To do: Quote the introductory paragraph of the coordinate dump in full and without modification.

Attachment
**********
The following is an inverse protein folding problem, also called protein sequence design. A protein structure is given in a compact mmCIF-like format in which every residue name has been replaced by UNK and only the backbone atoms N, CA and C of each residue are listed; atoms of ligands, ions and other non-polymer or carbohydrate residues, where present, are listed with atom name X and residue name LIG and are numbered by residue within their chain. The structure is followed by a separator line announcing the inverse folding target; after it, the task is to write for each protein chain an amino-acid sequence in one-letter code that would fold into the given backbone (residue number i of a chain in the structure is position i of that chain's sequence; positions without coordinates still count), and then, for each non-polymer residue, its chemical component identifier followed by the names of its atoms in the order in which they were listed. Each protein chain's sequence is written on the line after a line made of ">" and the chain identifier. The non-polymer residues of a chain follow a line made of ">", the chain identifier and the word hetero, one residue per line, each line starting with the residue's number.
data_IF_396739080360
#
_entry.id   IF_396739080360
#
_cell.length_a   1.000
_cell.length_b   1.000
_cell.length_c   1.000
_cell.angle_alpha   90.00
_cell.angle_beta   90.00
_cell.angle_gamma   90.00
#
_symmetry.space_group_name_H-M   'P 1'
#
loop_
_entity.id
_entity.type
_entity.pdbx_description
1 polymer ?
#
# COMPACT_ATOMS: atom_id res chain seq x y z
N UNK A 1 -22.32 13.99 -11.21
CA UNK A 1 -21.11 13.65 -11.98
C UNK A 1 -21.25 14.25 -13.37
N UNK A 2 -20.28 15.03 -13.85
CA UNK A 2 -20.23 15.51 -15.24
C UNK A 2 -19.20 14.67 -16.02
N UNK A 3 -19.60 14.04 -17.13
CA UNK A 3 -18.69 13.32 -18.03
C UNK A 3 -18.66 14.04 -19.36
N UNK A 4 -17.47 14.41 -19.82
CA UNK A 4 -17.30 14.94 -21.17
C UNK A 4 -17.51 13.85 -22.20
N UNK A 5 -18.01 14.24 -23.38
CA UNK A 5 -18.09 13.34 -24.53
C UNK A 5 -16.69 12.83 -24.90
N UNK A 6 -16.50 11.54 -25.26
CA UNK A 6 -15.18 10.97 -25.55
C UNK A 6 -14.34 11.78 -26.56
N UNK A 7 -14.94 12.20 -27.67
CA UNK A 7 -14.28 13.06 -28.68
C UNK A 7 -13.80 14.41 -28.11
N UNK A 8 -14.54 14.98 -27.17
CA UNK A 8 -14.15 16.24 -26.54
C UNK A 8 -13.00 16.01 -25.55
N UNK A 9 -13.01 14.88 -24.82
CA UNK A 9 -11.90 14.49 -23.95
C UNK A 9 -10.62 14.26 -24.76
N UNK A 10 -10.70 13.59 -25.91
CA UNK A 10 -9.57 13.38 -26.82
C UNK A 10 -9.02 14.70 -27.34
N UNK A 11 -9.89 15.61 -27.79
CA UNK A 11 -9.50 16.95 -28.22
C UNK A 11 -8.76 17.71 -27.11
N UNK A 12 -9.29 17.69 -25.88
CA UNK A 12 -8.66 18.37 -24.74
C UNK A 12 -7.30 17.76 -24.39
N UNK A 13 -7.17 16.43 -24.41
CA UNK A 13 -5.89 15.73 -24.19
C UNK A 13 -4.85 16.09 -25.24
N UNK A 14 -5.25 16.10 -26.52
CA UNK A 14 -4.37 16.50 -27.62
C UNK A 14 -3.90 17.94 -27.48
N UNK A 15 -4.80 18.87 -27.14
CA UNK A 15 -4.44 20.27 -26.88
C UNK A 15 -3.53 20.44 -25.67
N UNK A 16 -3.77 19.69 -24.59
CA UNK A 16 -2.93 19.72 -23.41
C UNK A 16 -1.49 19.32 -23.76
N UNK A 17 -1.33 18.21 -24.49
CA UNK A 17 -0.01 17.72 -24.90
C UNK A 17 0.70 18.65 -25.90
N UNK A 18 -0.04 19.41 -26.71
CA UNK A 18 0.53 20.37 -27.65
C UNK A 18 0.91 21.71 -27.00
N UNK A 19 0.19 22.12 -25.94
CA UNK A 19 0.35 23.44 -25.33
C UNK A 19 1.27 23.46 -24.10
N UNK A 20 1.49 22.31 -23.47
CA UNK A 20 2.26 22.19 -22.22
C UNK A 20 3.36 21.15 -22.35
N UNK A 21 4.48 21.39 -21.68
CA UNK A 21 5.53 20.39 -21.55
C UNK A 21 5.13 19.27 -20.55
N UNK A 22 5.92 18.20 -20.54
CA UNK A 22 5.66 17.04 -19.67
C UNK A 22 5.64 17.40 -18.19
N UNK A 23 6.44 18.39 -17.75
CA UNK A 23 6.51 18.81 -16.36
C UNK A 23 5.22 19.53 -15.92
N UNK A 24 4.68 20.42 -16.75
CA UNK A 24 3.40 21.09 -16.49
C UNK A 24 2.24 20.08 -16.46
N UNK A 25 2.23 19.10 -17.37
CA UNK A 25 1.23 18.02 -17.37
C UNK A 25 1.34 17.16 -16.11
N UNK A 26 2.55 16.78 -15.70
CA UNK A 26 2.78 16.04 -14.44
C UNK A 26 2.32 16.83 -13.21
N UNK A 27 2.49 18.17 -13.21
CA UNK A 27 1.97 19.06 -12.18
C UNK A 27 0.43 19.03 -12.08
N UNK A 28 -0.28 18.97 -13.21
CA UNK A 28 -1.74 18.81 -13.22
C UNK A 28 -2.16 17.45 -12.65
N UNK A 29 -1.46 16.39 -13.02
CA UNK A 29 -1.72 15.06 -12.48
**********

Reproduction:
The following is an inverse protein folding problem, also called protein sequence design. A protein structure is given in a compact mmCIF-like format in which every residue name has been replaced by UNK and only the backbone atoms N, CA and C of each residue are listed; atoms of ligands, ions and other non-polymer or carbohydrate residues, where present, are listed with atom name X and residue name LIG and are numbered by residue within their chain. The structure is followed by a separator line announcing the inverse folding target; after it, the task is to write for each protein chain an amino-acid sequence in one-letter code that would fold into the given backbone (residue number i of a chain in the structure is position i of that chain's sequence; positions without coordinates still count), and then, for each non-polymer residue, its chemical component identifier followed by the names of its atoms in the order in which they were listed. Each protein chain's sequence is written on the line after a line made of ">" and the chain identifier. The non-polymer residues of a chain follow a line made of ">", the chain identifier and the word hetero, one residue per line, each line starting with the residue's number.